Lately, I’ve been feeling the weight of a particular revelation. It’s not particularly long, but it’s worth a good selah or two. Since it’s my blog, I get to bring you lovely folks along with me on the ride (hence the title).
Recently, Mike Bickle spoke about how King David responded to mistreatment. (You can read about it here and/or download it here to listen to it). One of the big points he drove home was how it is unwise and unproductive to seek your own justice. We see this in the life of David when he refused to strike out in vengeance against Saul. David spared the man who was wrongfully seeking to kill him, saying “Let the LORD judge between you and me, and let the LORD avenge me on you. But my hand shall not be against you” (1Sam 24:12). Rather than seeking to clear our own name or fight our enemies ourselves, we need to hand the situation over to the Lord.
I could feel the weight of the message while I was listening. It was good. It was scriptural. I found it enjoyable and provoking. But in all honesty, I was listening from a slightly detached perspective.
I am not a naturally vengeful person. I have plenty of other issues, but I have never been one to retaliate against people. I have never really had to resist urges of violence or slander. I hate conflict, so naturally I hate causing or perpetuating it. I’m good at letting things go. That means Mike’s message was not very directly for me. Right? Wrong.
The Lord nudged my heart as I was listening, taking notes, and nodding at what a good message it was. Basically, the good news is that I was right, I don’t seek my own justice through retaliation. The bad news is that I do seek my own justice through dismissal.
I don’t try to make things right by pushing back. I try to make things right by claiming that it wasn’t really a big deal in the first place. “No, really, it’s not like it’s the end of the world. It’s okay.”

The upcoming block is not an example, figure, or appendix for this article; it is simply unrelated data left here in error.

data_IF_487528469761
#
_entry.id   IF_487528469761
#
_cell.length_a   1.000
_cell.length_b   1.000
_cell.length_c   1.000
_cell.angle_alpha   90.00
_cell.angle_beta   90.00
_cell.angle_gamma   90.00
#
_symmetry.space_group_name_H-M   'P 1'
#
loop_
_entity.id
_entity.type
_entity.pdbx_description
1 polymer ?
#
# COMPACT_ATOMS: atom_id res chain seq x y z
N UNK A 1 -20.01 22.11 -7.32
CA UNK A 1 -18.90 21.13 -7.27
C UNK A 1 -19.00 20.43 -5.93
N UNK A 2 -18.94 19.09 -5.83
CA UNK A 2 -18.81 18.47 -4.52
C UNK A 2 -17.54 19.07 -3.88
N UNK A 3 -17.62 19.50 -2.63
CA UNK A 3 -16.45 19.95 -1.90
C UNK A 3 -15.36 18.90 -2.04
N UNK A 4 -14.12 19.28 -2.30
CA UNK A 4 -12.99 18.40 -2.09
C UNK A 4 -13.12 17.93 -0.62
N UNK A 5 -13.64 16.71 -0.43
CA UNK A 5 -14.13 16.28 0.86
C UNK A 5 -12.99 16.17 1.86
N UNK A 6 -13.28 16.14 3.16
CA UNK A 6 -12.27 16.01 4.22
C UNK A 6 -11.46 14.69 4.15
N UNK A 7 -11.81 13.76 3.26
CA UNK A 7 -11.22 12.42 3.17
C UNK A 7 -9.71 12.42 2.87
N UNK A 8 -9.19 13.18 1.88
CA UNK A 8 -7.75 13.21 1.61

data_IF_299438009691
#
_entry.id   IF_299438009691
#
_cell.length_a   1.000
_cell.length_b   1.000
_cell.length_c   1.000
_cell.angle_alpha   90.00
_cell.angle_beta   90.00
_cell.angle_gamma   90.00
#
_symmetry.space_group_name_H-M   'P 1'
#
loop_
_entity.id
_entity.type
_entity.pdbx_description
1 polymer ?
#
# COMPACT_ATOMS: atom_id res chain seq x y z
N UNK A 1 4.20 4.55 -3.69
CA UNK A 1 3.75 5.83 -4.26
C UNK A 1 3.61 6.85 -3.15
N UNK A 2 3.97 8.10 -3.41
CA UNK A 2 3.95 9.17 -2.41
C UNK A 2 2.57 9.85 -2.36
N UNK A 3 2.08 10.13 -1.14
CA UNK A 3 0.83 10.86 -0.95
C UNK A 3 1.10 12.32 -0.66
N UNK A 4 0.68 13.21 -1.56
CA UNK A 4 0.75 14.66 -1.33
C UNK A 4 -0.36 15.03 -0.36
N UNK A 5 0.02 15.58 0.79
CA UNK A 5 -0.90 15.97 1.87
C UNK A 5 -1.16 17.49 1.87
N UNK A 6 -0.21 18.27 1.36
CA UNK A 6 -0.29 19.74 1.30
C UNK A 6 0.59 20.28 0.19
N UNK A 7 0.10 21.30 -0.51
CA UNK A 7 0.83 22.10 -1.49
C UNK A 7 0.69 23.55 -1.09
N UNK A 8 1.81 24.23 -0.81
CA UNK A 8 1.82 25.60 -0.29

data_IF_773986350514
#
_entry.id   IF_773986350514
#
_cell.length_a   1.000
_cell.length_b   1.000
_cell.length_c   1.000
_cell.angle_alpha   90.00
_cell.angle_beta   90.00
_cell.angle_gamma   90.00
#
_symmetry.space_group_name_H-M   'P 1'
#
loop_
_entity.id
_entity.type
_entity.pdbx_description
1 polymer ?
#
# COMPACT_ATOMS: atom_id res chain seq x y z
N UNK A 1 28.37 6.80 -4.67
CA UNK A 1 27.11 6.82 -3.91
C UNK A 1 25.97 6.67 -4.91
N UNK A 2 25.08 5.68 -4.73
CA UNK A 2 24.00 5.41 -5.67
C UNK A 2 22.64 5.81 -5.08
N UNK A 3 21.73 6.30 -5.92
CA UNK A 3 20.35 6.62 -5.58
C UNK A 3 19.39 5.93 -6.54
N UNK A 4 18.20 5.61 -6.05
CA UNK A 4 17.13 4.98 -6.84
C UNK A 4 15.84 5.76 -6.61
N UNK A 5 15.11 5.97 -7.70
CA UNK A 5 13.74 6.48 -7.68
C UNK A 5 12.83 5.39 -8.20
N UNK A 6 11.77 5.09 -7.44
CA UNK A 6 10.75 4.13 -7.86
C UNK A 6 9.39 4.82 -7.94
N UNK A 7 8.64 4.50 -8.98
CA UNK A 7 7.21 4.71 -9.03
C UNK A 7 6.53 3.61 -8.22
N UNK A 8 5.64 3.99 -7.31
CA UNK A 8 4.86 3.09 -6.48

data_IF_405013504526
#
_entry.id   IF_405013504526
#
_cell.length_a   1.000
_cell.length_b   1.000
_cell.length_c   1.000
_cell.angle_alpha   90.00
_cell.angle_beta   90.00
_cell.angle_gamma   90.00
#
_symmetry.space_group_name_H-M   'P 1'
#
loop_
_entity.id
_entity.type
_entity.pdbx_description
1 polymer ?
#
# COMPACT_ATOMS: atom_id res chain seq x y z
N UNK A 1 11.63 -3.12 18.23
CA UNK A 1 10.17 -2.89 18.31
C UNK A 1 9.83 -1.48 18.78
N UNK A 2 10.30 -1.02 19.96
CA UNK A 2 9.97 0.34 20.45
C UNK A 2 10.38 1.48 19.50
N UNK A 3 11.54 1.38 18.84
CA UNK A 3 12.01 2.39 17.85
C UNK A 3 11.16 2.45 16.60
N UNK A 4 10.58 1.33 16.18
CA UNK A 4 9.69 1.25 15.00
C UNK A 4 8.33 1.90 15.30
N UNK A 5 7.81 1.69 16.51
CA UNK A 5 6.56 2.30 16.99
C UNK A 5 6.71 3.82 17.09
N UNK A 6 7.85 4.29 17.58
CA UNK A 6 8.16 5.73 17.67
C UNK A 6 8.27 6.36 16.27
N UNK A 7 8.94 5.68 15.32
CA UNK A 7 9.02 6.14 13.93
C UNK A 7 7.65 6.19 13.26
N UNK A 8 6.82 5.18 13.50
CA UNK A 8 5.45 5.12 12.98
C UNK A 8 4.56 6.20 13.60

Sometimes that’s a perfectly accurate statement to make. A lot of times it’s not. Sometimes, humility has to say, No, that wasn’t okay. It’s not okay if so-and-so speaks badly about me. It’s not okay if so-and-so rips me off financially. It’s not okay if so-and-so mistreats me, even if it was unintentional.
To say otherwise is not as overt as exacting revenge, but it’s still trying to make it right in my own strength. By dismissing it, I’m not giving the situation to the Lord; I’m sweeping it under the rug. Passivity does not equal meekness. Not by a long shot.
Meekness acknowledges the offense and acknowledges that it was serious and hurtful. Meekness also entrusts the Lord with the solution. This means we have to talk to Him about what we’re thinking and feeling. This means we have to bless the person who wronged us, knowing full well that they are… well, wrong. This means we forgive their offense, not just ignore it. This means we actually ask God to make it right in His way and in His timing.
Anyway, I’m still in the middle of this one, so I can’t offer any graceful conclusion or extensive experience. But now at least I have company. 🙂